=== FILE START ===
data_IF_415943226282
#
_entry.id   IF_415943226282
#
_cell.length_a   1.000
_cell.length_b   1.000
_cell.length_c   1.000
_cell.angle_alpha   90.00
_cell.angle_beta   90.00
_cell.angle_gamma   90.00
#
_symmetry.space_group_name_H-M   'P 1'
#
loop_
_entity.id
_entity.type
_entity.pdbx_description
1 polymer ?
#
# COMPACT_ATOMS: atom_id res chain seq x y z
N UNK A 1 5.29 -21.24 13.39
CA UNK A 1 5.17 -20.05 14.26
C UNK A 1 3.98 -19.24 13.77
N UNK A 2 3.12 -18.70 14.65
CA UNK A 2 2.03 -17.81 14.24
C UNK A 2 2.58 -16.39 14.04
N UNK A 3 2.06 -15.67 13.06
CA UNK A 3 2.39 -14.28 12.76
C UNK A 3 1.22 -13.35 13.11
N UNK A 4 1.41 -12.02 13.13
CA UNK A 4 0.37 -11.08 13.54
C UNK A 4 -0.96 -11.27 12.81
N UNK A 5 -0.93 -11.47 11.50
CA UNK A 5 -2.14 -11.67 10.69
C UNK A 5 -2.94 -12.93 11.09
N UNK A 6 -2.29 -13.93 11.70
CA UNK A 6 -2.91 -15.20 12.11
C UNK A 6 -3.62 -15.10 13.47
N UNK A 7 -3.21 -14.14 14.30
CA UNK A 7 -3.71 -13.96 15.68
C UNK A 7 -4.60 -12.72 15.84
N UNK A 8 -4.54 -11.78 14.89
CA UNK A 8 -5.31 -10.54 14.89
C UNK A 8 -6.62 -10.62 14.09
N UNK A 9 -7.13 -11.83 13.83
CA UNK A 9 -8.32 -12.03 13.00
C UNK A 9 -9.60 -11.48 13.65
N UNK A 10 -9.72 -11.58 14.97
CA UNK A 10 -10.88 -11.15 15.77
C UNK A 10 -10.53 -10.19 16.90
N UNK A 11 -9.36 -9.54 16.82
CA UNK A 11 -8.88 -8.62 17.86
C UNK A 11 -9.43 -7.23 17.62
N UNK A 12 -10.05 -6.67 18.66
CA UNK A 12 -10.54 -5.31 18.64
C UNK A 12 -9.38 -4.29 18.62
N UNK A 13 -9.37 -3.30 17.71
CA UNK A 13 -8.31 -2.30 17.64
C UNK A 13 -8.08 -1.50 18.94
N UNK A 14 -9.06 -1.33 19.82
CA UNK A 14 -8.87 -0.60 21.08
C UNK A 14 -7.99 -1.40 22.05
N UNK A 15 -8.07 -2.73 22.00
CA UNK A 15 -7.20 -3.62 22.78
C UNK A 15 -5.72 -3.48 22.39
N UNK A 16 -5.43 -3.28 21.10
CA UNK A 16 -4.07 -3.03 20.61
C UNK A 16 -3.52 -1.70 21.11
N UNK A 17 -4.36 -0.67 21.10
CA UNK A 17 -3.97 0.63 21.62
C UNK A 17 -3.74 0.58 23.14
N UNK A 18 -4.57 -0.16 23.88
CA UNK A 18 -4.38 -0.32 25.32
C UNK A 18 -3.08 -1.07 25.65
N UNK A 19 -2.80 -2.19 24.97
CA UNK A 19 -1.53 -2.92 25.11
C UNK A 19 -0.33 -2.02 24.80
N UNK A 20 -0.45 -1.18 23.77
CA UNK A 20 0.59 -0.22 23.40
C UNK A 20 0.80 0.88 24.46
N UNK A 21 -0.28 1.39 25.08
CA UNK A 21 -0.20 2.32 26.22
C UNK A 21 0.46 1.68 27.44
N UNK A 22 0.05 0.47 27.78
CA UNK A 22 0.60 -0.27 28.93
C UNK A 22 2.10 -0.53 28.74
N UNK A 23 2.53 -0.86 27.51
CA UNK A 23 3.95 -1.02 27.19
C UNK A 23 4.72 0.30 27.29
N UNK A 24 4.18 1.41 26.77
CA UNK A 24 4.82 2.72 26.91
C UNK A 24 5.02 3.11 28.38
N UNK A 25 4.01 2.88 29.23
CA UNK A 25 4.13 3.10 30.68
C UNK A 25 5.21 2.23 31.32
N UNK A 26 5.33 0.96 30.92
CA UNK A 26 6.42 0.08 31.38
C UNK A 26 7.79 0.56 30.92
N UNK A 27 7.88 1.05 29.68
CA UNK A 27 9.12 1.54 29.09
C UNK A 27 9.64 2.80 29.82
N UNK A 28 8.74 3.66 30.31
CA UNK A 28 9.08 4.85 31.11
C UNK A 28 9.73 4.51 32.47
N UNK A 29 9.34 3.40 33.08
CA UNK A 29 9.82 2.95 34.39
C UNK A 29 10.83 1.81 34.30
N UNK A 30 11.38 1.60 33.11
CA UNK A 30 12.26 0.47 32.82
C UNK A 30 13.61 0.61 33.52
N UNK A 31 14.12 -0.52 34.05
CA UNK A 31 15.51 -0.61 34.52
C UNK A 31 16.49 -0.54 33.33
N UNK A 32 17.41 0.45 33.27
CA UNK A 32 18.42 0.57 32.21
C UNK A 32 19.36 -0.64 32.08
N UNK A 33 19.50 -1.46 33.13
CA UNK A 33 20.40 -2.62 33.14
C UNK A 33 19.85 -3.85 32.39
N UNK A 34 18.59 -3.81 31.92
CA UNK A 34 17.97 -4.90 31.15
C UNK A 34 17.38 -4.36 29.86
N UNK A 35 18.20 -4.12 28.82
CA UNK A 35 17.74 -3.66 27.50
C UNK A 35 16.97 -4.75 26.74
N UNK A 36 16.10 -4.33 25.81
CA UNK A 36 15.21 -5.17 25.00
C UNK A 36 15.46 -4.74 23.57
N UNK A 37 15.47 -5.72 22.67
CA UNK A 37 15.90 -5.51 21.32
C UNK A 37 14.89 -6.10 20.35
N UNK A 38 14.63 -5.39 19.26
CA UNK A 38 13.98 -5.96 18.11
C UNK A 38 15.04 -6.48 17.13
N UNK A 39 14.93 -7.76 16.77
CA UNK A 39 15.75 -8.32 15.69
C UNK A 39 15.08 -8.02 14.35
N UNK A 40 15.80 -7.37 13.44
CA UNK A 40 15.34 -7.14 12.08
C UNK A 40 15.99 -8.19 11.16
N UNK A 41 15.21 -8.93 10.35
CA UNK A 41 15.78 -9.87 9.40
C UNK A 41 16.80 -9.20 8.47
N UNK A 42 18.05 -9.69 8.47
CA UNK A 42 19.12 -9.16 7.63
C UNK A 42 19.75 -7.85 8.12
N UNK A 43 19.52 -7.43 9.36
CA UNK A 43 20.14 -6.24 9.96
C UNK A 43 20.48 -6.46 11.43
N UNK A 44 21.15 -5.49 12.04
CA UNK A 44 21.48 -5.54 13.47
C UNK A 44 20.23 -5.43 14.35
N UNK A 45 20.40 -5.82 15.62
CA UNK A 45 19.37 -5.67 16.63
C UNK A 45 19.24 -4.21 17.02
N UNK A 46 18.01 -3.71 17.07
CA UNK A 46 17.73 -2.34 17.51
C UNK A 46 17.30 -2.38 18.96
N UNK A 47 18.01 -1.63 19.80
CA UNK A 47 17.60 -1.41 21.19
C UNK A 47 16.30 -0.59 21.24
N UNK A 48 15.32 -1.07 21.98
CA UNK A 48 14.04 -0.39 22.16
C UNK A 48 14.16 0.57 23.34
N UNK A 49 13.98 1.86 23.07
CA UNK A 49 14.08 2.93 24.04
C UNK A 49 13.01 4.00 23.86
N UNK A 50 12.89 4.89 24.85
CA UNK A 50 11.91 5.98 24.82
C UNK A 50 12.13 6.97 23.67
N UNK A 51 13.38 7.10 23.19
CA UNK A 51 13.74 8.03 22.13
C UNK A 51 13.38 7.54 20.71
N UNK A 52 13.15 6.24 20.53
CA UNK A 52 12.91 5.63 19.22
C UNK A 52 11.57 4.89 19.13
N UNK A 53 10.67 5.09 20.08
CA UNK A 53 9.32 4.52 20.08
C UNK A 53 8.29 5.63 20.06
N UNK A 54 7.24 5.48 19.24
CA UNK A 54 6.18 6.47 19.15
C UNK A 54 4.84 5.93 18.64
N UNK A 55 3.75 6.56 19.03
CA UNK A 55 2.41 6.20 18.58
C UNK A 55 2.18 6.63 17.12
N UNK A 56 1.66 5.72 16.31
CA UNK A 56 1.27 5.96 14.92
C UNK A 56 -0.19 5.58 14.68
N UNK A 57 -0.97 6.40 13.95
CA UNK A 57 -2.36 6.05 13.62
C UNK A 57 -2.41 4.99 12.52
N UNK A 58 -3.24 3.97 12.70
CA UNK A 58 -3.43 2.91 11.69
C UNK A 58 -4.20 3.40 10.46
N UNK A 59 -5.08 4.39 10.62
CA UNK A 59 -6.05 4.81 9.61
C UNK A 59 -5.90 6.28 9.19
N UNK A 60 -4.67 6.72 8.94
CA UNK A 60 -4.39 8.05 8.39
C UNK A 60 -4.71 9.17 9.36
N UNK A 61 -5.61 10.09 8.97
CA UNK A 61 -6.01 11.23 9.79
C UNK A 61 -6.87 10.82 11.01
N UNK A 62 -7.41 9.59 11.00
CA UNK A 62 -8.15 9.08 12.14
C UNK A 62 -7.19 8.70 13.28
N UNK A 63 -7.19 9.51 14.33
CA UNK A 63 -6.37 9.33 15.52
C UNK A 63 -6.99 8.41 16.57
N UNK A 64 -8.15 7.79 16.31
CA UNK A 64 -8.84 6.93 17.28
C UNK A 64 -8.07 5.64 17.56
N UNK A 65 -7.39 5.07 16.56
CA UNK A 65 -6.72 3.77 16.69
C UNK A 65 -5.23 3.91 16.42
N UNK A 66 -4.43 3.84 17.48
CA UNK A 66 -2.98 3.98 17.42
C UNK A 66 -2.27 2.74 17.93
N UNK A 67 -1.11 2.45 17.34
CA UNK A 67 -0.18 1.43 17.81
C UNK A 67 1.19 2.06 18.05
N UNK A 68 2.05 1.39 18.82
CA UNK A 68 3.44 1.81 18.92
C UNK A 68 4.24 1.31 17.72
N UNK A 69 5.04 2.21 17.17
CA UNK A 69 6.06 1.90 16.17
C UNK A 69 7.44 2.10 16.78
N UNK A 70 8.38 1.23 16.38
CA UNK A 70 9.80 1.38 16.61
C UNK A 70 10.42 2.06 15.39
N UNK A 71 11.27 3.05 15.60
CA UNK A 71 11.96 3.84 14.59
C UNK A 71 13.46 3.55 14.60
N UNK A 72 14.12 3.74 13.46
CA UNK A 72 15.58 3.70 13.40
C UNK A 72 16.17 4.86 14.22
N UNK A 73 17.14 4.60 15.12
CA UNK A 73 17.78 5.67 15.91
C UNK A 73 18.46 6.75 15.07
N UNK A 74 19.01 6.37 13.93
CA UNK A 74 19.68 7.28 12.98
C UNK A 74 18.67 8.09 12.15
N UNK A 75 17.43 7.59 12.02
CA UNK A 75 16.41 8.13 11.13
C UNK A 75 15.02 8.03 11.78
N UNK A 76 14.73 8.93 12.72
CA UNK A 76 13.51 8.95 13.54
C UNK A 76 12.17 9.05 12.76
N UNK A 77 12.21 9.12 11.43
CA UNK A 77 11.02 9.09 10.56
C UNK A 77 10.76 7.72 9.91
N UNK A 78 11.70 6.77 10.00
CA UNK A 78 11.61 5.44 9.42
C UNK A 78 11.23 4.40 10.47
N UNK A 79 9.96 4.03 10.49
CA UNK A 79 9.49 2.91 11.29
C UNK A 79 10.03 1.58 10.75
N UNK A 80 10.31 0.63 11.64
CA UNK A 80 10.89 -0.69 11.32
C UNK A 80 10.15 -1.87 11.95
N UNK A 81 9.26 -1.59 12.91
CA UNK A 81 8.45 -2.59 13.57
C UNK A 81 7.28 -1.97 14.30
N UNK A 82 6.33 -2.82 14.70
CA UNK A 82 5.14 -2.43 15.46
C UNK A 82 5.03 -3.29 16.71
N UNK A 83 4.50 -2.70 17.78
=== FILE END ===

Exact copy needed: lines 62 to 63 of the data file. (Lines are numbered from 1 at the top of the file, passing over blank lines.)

C UNK A 14 -7.99 -1.40 22.05
N UNK A 15 -8.07 -2.73 22.00